The only US soldier held prisoner in Afghanistan has been freed as part of a swap deal with the Taliban brokered by the government of Qatar.
Bowe Bergdahl’s release was part of a negotiation that included the freeing of five high-profile Afghan prisoners held in Guantanamo Bay, Cuba, statements from the US government said.
The US president, Barack Obama, thanked Qatar’s Emir, Sheikh Tamim bin Hamad Al Thani, for his commitment to the mediation between the US and the Taliban.
The 28-year-old Bergdahl, a sergeant in the US army, had been held by the Taliban since June 30, 2009. He was handed to US troops by the Taliban on Saturday evening in an area of eastern Afghanistan, near the Pakistan border
Officials said the exchange was not violent and Bergdahl was in good condition and able to walk.
All were high-ranking members of the Taliban government toppled by the US in 2001. Fazl was the deputy defence minister, while Noori was the governor of Balkh province.
In a statement, Obama said: “The American people are pleased that we will be able to welcome home Sergeant Bowe Bergdahl.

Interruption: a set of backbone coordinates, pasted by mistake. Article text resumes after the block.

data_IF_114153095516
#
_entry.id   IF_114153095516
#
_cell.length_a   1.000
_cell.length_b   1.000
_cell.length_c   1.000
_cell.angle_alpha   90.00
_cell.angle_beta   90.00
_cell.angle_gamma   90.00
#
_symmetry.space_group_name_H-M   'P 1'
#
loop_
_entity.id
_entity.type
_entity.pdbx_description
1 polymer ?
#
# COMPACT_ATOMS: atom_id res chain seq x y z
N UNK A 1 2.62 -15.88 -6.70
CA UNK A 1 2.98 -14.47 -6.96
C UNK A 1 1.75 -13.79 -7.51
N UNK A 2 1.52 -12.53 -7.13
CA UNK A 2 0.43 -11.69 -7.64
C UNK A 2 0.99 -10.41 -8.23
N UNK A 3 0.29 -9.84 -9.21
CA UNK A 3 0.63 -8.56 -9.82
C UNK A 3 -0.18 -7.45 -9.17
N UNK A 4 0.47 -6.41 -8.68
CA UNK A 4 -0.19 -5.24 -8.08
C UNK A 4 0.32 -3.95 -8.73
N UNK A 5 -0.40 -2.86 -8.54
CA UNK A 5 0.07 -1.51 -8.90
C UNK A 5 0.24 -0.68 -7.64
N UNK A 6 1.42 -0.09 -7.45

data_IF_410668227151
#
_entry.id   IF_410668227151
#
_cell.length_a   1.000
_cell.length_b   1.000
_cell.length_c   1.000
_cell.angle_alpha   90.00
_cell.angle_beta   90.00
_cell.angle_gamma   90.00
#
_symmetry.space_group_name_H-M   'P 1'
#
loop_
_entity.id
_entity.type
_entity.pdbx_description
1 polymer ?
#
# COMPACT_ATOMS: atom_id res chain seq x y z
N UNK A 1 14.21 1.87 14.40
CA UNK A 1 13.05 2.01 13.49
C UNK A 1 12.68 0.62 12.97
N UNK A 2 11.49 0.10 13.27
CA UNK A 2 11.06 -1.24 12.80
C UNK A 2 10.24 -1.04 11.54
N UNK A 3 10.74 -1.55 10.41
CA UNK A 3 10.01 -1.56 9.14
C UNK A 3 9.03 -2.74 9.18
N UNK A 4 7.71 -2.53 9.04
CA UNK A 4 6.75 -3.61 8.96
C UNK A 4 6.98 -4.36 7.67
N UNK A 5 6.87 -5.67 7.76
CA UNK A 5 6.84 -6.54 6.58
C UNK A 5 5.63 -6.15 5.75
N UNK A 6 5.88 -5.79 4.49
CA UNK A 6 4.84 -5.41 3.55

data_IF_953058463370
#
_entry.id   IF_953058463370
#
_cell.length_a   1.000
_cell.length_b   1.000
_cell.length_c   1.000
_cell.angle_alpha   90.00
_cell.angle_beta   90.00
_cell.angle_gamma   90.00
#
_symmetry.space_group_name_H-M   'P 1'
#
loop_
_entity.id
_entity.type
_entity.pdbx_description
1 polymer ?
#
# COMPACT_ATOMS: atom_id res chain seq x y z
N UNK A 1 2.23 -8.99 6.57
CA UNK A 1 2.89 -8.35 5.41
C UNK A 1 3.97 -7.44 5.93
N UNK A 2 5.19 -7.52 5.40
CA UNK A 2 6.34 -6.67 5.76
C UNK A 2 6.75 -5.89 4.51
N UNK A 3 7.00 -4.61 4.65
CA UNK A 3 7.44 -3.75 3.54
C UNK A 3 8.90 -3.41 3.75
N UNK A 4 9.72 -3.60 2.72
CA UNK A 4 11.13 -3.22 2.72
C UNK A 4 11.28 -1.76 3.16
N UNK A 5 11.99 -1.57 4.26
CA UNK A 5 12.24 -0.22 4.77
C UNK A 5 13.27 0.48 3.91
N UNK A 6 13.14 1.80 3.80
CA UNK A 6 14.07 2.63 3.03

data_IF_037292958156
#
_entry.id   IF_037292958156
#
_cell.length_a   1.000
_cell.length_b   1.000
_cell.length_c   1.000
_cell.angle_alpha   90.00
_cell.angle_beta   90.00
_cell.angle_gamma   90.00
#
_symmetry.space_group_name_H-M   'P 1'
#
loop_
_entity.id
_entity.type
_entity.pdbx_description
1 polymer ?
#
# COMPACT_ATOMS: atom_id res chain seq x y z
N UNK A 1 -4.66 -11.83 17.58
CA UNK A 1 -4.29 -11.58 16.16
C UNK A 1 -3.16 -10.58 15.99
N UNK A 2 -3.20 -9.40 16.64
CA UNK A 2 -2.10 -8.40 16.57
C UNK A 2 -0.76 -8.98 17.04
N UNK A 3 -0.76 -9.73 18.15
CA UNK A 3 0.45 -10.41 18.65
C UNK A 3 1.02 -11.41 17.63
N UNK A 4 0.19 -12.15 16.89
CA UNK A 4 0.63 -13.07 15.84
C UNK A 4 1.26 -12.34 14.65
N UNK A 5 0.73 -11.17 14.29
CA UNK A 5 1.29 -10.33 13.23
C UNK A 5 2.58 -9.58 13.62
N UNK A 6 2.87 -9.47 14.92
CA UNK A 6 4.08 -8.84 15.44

“On behalf of the American people, I was honoured to call his parents to express our joy that they can expect his safe return, mindful of their courage and sacrifice throughout this ordeal.
“For his assistance in helping to secure our soldier’s return, I extend my deepest appreciation to the Emir of Qatar.
“The Emir’s personal commitment to this effort is a testament to the partnership between our two countries.”
A senior White House official told Al Jazeera that the US administration would not transfer any prisoners from Guantanamo “unless the threat they may pose to the US can be mitigated”.
He added that the Taliban prisoners would be “subject to restrictions on their movement and activities”.
The deal was agreed through indirect talks with the Taliban’s political commission and was part of a broader reconciliation framework, the official said.